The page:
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Author: Subject: suspension upgrades for sensible car
luke2152

posted on 9/2/16 at 09:26 PM Reply With Quote
suspension upgrades for sensible car

Want to make the sensible car (audi a6) a bit more fun and less vague and squishy to drive. On a budget of course as its an old one.
I guess the options include:
*Bigger anti roll bars - either factory RS6 ones, aftermarket or sleeve the stock ones myself.
*Stiffer springs or lowering ones - wouldn't want too lower much though for practical reasons.
*Fancy dampers
*Poly bushes
Where do ya think the limited funds are best spent.

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Slimy38

posted on 9/2/16 at 09:40 PM Reply With Quote
My SEAT Toledo (not quite A6 sized but still a decent sized saloon) benefited a great deal from Bilstein B4 dampers. They're considered 'standard' so aren't too aggressive, but they transformed the car.

The B6's are another step up, but you're bordering on needing lowering springs with those.

I did also replace the front wishbone bushes with polybushes, but that just turned up the harshness without really improving things.

If it's an old one you'll benefit the most from just new stuff, I wouldn't have thought you needed to go too 'fancy'.

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Sam_68

posted on 9/2/16 at 11:31 PM Reply With Quote
quote:
Originally posted by Slimy38
If it's an old one you'll benefit the most from just new stuff, I wouldn't have thought you needed to go too 'fancy'.


Yeah, this would be my first though, too.

'Vague and squishy' doesn't sound like any Audi I've ever driven - they usually drive me nuts by having rock-hard suspension that thumps and jolts over every manhole cover and cats-eye, so maybe start by just replacing all the tired old bushes and dampers with standard Audi stuff?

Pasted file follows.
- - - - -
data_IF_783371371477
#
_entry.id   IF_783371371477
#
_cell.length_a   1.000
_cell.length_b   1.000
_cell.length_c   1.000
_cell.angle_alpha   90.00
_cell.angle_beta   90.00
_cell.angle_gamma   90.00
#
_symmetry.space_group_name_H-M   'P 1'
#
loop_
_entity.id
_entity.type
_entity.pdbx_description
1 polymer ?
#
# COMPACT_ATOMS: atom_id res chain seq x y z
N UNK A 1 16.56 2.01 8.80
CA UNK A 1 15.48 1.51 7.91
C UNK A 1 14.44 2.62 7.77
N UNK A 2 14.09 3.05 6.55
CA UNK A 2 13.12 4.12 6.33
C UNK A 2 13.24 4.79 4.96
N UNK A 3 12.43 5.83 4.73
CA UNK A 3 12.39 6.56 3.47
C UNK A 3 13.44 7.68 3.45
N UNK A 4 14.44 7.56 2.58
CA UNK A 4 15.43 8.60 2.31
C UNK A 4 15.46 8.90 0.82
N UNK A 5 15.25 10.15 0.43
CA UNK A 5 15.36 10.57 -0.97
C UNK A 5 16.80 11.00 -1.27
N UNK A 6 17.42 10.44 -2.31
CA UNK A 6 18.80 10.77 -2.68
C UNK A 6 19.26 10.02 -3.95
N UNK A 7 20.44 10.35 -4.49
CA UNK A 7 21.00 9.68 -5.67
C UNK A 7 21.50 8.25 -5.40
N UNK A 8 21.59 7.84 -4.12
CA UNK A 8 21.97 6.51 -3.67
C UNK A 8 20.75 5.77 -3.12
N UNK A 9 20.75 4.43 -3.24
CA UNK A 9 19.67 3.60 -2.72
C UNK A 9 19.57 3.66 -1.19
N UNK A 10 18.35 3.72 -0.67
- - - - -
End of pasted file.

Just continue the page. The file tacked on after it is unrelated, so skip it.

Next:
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loggyboy

posted on 10/2/16 at 12:14 AM Reply With Quote
As has been said above renewing existing parts. And not just things like shocks & springs. Just as important if not even more so, wishbones, bushes, ball joints. And no need for polys (they will make it to hard), just good quality standard or genuine parts.
Then once thats all fresh, if you want flexibility then coilovers will be best. You can choose spring rates close to standard to keep comfy, or just a little firmer. If you get adjustable shocks then you can make easy changes to the feel of the car without changing components.





Mistral Motorsport

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nick205

posted on 10/2/16 at 09:00 AM Reply With Quote
I'd agree, on an older car it's likely the existing bushes are worn and sloppy. Renewing with OEM parts would be a good start. I believe it can be easier to buy complete suspension arms with bushes fitted and ball joints and change the whole thing. You may also need to consider tracking and alignment afterwards to ensure all 4 wheels point the right way.






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02GF74